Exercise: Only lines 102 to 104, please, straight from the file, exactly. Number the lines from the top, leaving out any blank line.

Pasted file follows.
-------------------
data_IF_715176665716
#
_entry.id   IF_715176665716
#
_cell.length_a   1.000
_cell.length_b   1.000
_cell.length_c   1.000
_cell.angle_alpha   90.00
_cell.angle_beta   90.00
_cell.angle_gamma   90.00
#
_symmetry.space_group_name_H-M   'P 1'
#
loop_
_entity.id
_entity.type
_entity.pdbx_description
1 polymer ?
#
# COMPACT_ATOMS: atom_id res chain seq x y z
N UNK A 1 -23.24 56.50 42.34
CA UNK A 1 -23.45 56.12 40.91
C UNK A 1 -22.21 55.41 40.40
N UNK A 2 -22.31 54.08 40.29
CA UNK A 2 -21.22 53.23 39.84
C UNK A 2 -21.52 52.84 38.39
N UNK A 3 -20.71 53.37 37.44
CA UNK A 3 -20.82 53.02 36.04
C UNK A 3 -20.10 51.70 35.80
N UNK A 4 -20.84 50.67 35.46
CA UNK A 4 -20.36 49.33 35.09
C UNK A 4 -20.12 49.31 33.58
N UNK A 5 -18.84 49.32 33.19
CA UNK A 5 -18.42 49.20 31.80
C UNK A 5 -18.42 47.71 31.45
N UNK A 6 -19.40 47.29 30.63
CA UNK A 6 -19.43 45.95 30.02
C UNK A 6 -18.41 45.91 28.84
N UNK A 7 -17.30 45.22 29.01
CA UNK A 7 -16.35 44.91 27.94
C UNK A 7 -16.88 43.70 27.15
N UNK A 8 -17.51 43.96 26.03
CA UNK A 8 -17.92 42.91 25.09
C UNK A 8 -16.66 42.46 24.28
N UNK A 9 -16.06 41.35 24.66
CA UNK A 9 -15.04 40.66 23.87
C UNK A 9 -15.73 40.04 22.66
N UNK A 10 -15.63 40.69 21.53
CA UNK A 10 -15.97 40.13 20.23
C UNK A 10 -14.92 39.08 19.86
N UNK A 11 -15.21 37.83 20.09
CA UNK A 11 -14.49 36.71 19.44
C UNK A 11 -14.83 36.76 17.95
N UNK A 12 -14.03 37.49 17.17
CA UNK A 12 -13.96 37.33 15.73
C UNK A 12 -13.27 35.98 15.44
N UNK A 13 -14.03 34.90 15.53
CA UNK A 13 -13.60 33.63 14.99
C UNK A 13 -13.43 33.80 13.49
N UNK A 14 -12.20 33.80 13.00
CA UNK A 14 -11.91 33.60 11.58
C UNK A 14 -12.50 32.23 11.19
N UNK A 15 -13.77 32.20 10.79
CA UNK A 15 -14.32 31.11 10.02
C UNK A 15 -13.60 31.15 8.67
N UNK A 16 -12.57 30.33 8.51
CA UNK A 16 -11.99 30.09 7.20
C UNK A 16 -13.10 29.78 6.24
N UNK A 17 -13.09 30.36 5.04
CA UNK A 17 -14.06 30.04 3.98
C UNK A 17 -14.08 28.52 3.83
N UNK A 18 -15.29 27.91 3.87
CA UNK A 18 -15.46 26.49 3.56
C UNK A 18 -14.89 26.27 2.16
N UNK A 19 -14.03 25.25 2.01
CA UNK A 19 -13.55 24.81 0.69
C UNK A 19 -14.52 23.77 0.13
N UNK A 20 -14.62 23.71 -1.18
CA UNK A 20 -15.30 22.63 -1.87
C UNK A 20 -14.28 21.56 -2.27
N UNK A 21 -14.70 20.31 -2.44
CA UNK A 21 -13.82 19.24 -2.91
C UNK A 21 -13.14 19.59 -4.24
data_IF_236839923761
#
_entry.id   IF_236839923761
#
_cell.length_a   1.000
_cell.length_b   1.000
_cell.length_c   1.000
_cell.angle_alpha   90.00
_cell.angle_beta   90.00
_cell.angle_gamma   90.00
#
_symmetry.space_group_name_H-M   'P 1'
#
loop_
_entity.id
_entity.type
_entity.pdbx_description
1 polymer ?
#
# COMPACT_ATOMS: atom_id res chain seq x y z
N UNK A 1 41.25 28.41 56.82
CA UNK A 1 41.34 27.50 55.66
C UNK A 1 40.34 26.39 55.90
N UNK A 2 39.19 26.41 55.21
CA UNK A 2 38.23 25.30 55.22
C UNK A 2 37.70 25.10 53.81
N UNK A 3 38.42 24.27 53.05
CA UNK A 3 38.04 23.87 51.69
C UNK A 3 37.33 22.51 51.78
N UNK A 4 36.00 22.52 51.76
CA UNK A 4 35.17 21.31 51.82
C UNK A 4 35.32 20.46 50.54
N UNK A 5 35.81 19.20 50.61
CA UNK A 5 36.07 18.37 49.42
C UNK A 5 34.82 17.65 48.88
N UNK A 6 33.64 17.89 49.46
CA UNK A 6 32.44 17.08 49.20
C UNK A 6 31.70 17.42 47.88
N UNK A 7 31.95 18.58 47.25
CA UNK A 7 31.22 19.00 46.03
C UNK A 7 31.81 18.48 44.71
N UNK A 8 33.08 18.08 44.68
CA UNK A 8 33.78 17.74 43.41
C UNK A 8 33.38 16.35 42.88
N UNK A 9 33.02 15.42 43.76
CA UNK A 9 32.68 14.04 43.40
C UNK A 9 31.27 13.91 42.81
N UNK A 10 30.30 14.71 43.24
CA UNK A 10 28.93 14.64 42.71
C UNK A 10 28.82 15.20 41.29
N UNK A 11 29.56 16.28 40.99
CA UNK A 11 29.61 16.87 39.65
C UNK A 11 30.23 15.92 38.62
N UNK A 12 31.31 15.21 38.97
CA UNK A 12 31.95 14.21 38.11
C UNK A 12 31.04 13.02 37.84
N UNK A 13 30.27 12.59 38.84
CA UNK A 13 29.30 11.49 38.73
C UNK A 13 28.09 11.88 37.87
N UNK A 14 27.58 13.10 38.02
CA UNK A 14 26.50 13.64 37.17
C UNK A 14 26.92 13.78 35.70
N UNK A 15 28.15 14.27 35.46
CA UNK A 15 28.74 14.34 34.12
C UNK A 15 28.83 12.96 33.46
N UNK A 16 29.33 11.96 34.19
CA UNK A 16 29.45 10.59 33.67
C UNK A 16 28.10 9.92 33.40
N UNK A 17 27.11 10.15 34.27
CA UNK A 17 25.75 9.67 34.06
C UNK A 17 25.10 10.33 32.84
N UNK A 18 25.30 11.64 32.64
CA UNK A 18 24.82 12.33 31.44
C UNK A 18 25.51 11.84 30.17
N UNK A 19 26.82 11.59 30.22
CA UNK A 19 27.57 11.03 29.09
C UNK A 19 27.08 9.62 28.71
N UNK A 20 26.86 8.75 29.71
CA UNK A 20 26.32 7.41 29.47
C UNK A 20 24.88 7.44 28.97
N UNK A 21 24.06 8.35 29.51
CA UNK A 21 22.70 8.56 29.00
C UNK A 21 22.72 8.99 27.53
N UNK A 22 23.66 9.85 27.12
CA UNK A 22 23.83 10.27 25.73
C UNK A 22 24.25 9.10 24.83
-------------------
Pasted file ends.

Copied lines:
#
# COMPACT_ATOMS: atom_id res chain seq x y z
N UNK A 1 41.25 28.41 56.82